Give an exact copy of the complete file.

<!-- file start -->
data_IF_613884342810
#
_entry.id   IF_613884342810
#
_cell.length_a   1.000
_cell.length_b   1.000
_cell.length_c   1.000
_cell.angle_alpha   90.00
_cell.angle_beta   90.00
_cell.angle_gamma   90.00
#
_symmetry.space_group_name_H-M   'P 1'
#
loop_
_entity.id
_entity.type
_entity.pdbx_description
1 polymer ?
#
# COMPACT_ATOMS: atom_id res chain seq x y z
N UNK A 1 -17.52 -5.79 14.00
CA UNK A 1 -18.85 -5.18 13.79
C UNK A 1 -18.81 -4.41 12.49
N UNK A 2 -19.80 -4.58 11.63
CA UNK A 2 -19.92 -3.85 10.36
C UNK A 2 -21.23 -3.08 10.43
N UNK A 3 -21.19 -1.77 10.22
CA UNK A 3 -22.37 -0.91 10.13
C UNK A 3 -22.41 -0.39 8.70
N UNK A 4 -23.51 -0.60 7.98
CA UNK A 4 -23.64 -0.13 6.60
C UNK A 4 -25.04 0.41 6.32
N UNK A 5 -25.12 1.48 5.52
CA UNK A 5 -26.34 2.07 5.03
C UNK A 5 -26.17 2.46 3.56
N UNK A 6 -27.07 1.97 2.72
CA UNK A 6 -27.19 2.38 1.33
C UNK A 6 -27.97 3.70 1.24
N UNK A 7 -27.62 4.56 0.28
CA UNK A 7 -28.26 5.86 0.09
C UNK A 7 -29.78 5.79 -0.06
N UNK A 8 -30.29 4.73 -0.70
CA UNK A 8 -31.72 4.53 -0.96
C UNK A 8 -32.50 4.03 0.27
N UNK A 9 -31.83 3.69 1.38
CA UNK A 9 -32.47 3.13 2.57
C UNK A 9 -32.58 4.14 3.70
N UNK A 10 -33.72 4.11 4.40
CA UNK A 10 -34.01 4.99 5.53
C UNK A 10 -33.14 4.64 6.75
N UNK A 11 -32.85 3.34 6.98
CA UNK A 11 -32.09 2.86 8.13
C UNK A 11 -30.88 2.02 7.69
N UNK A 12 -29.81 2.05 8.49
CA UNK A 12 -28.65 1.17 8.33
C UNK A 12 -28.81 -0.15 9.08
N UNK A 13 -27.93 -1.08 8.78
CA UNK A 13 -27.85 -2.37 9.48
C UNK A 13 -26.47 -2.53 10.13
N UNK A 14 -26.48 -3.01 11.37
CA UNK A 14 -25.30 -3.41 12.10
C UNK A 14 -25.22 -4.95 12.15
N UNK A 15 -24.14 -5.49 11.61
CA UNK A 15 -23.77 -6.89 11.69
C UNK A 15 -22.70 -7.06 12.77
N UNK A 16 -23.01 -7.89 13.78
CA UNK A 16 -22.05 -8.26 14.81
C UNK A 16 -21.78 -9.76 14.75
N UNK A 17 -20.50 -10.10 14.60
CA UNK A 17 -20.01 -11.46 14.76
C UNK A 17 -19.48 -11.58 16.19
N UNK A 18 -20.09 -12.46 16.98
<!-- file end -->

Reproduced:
data_IF_613884342810
#
_entry.id   IF_613884342810
#
_cell.length_a   1.000
_cell.length_b   1.000
_cell.length_c   1.000
_cell.angle_alpha   90.00
_cell.angle_beta   90.00
_cell.angle_gamma   90.00
#
_symmetry.space_group_name_H-M   'P 1'
#
loop_
_entity.id
_entity.type
_entity.pdbx_description
1 polymer ?
#
# COMPACT_ATOMS: atom_id res chain seq x y z
N UNK A 1 -17.52 -5.79 14.00
CA UNK A 1 -18.85 -5.18 13.79
C UNK A 1 -18.81 -4.41 12.49
N UNK A 2 -19.80 -4.58 11.63
CA UNK A 2 -19.92 -3.85 10.36
C UNK A 2 -21.23 -3.08 10.43
N UNK A 3 -21.19 -1.77 10.22
CA UNK A 3 -22.37 -0.91 10.13
C UNK A 3 -22.41 -0.39 8.70
N UNK A 4 -23.51 -0.60 7.98
CA UNK A 4 -23.64 -0.13 6.60
C UNK A 4 -25.04 0.41 6.32
N UNK A 5 -25.12 1.48 5.52
CA UNK A 5 -26.34 2.07 5.03
C UNK A 5 -26.17 2.46 3.56
N UNK A 6 -27.07 1.97 2.72
CA UNK A 6 -27.19 2.38 1.33
C UNK A 6 -27.97 3.70 1.24
N UNK A 7 -27.62 4.56 0.28
CA UNK A 7 -28.26 5.86 0.09
C UNK A 7 -29.78 5.79 -0.06
N UNK A 8 -30.29 4.73 -0.70
CA UNK A 8 -31.72 4.53 -0.96
C UNK A 8 -32.50 4.03 0.27
N UNK A 9 -31.83 3.69 1.38
CA UNK A 9 -32.47 3.13 2.57
C UNK A 9 -32.58 4.14 3.70
N UNK A 10 -33.72 4.11 4.40
CA UNK A 10 -34.01 4.99 5.53
C UNK A 10 -33.14 4.64 6.75
N UNK A 11 -32.85 3.34 6.98
CA UNK A 11 -32.09 2.86 8.13
C UNK A 11 -30.88 2.02 7.69
N UNK A 12 -29.81 2.05 8.49
CA UNK A 12 -28.65 1.17 8.33
C UNK A 12 -28.81 -0.15 9.08
N UNK A 13 -27.93 -1.08 8.78
CA UNK A 13 -27.85 -2.37 9.48
C UNK A 13 -26.47 -2.53 10.13
N UNK A 14 -26.48 -3.01 11.37
CA UNK A 14 -25.30 -3.41 12.10
C UNK A 14 -25.22 -4.95 12.15
N UNK A 15 -24.14 -5.49 11.61
CA UNK A 15 -23.77 -6.89 11.69
C UNK A 15 -22.70 -7.06 12.77
N UNK A 16 -23.01 -7.89 13.78
CA UNK A 16 -22.05 -8.26 14.81
C UNK A 16 -21.78 -9.76 14.75
N UNK A 17 -20.50 -10.10 14.60
CA UNK A 17 -20.01 -11.46 14.76
C UNK A 17 -19.48 -11.58 16.19
N UNK A 18 -20.09 -12.46 16.98